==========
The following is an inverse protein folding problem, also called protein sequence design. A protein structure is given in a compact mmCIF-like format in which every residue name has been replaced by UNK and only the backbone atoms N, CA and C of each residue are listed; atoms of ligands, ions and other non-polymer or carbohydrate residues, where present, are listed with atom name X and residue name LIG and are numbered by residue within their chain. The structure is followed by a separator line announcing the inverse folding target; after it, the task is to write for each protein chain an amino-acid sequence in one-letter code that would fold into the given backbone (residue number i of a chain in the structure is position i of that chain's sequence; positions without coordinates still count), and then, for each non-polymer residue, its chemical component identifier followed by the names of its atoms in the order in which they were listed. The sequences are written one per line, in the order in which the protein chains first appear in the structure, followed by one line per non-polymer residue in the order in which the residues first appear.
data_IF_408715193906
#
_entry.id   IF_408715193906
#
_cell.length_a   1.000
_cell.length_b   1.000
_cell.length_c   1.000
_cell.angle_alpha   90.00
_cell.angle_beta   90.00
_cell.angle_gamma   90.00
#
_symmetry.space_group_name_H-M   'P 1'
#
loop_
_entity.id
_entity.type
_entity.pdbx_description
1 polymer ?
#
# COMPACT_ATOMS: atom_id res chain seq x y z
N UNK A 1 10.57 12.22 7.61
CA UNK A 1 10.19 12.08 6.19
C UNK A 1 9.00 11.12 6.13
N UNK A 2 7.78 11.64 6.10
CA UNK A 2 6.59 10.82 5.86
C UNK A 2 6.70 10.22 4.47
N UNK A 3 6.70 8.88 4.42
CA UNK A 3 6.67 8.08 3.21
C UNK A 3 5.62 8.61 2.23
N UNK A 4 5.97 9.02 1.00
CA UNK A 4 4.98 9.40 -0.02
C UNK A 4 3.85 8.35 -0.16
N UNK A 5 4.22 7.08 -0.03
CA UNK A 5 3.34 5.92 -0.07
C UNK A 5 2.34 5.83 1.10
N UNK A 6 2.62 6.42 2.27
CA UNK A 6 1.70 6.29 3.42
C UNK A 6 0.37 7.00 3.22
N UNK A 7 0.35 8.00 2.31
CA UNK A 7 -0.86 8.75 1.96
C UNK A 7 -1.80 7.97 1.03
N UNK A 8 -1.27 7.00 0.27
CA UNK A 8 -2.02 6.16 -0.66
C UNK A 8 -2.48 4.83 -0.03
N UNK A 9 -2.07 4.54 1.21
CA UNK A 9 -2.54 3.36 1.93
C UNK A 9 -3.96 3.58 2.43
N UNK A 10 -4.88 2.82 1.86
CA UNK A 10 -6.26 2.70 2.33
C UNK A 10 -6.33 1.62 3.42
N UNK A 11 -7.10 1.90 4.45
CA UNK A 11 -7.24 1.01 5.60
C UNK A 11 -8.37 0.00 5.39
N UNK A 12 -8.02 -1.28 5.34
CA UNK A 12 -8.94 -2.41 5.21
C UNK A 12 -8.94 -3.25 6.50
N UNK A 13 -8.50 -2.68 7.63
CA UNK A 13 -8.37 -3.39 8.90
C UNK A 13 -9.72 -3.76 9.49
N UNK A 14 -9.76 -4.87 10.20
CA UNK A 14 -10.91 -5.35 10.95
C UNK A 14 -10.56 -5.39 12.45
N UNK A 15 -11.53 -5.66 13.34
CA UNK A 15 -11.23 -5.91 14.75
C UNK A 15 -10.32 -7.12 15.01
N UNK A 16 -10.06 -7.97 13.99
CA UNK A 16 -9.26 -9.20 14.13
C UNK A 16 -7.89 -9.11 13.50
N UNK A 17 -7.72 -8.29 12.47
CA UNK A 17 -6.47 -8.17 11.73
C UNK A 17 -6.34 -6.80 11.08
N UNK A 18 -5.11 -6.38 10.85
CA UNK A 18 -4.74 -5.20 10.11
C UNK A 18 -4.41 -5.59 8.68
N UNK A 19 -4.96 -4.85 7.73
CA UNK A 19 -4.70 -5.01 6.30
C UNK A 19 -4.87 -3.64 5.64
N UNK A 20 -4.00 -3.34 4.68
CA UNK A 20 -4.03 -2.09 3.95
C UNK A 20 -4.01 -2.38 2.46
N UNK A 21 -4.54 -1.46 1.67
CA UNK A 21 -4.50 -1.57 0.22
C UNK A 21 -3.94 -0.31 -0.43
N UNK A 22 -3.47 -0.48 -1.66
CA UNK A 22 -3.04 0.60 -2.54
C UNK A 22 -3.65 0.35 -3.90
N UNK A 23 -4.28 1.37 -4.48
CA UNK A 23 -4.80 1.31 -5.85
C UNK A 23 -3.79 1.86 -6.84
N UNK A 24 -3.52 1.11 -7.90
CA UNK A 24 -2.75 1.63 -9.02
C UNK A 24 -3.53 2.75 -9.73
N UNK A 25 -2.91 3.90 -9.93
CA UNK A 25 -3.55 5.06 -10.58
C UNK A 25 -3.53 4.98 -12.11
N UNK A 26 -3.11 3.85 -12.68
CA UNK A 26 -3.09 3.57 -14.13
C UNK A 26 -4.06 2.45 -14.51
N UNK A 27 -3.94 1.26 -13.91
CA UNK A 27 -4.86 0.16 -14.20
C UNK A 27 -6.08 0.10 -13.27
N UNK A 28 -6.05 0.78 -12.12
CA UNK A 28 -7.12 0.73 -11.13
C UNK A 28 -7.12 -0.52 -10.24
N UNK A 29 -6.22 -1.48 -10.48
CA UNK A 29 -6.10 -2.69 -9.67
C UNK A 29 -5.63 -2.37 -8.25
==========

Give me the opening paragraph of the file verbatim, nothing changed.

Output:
The following is an inverse protein folding problem, also called protein sequence design. A protein structure is given in a compact mmCIF-like format in which every residue name has been replaced by UNK and only the backbone atoms N, CA and C of each residue are listed; atoms of ligands, ions and other non-polymer or carbohydrate residues, where present, are listed with atom name X and residue name LIG and are numbered by residue within their chain. The structure is followed by a separator line announcing the inverse folding target; after it, the task is to write for each protein chain an amino-acid sequence in one-letter code that would fold into the given backbone (residue number i of a chain in the structure is position i of that chain's sequence; positions without coordinates still count), and then, for each non-polymer residue, its chemical component identifier followed by the names of its atoms in the order in which they were listed. The sequences are written one per line, in the order in which the protein chains first appear in the structure, followed by one line per non-polymer residue in the order in which the residues first appear.